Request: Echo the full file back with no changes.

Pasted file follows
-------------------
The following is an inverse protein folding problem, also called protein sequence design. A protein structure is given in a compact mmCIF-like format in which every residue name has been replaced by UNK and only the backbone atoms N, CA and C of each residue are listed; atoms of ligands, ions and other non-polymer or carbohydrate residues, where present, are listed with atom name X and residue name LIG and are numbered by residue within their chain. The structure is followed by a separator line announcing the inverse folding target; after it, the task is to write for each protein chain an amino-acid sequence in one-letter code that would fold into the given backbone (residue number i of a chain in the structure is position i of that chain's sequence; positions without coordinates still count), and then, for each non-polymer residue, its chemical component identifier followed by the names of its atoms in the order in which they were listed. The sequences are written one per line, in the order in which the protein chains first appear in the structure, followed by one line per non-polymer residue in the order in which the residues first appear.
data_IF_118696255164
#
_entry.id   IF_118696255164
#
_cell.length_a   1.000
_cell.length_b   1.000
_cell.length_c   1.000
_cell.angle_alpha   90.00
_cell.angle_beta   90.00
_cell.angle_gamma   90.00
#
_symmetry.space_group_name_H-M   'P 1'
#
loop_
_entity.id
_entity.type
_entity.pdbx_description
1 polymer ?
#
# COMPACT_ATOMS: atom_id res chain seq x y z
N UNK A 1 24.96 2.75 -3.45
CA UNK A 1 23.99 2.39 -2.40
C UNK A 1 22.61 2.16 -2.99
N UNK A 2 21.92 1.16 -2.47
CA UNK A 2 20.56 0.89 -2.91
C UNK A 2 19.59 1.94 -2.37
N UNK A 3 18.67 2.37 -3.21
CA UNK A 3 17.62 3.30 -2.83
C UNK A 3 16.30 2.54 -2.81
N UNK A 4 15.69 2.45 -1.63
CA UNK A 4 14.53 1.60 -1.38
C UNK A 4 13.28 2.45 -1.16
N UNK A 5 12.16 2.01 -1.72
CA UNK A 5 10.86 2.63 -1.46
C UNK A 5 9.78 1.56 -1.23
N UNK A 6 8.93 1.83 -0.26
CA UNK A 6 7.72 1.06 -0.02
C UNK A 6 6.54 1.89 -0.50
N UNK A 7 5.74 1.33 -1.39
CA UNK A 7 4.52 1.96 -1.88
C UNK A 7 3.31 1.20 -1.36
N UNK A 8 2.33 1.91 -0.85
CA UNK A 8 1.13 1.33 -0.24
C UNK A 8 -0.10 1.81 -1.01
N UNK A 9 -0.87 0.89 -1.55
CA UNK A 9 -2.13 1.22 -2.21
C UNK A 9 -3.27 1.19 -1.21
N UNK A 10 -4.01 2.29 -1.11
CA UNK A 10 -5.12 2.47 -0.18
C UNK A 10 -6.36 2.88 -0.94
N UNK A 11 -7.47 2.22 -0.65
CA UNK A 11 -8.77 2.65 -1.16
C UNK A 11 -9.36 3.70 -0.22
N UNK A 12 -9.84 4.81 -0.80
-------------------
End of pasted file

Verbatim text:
The following is an inverse protein folding problem, also called protein sequence design. A protein structure is given in a compact mmCIF-like format in which every residue name has been replaced by UNK and only the backbone atoms N, CA and C of each residue are listed; atoms of ligands, ions and other non-polymer or carbohydrate residues, where present, are listed with atom name X and residue name LIG and are numbered by residue within their chain. The structure is followed by a separator line announcing the inverse folding target; after it, the task is to write for each protein chain an amino-acid sequence in one-letter code that would fold into the given backbone (residue number i of a chain in the structure is position i of that chain's sequence; positions without coordinates still count), and then, for each non-polymer residue, its chemical component identifier followed by the names of its atoms in the order in which they were listed. The sequences are written one per line, in the order in which the protein chains first appear in the structure, followed by one line per non-polymer residue in the order in which the residues first appear.
data_IF_118696255164
#
_entry.id   IF_118696255164
#
_cell.length_a   1.000
_cell.length_b   1.000
_cell.length_c   1.000
_cell.angle_alpha   90.00
_cell.angle_beta   90.00
_cell.angle_gamma   90.00
#
_symmetry.space_group_name_H-M   'P 1'
#
loop_
_entity.id
_entity.type
_entity.pdbx_description
1 polymer ?
#
# COMPACT_ATOMS: atom_id res chain seq x y z
N UNK A 1 24.96 2.75 -3.45
CA UNK A 1 23.99 2.39 -2.40
C UNK A 1 22.61 2.16 -2.99
N UNK A 2 21.92 1.16 -2.47
CA UNK A 2 20.56 0.89 -2.91
C UNK A 2 19.59 1.94 -2.37
N UNK A 3 18.67 2.37 -3.21
CA UNK A 3 17.62 3.30 -2.83
C UNK A 3 16.30 2.54 -2.81
N UNK A 4 15.69 2.45 -1.63
CA UNK A 4 14.53 1.60 -1.38
C UNK A 4 13.28 2.45 -1.16
N UNK A 5 12.16 2.01 -1.72
CA UNK A 5 10.86 2.63 -1.46
C UNK A 5 9.78 1.56 -1.23
N UNK A 6 8.93 1.83 -0.26
CA UNK A 6 7.72 1.06 -0.02
C UNK A 6 6.54 1.89 -0.50
N UNK A 7 5.74 1.33 -1.39
CA UNK A 7 4.52 1.96 -1.88
C UNK A 7 3.31 1.20 -1.36
N UNK A 8 2.33 1.91 -0.85
CA UNK A 8 1.13 1.33 -0.24
C UNK A 8 -0.10 1.81 -1.01
N UNK A 9 -0.87 0.89 -1.55
CA UNK A 9 -2.13 1.22 -2.21
C UNK A 9 -3.27 1.19 -1.21
N UNK A 10 -4.01 2.29 -1.11
CA UNK A 10 -5.12 2.47 -0.18
C UNK A 10 -6.36 2.88 -0.94
N UNK A 11 -7.47 2.22 -0.65
CA UNK A 11 -8.77 2.65 -1.16
C UNK A 11 -9.36 3.70 -0.22
N UNK A 12 -9.84 4.81 -0.80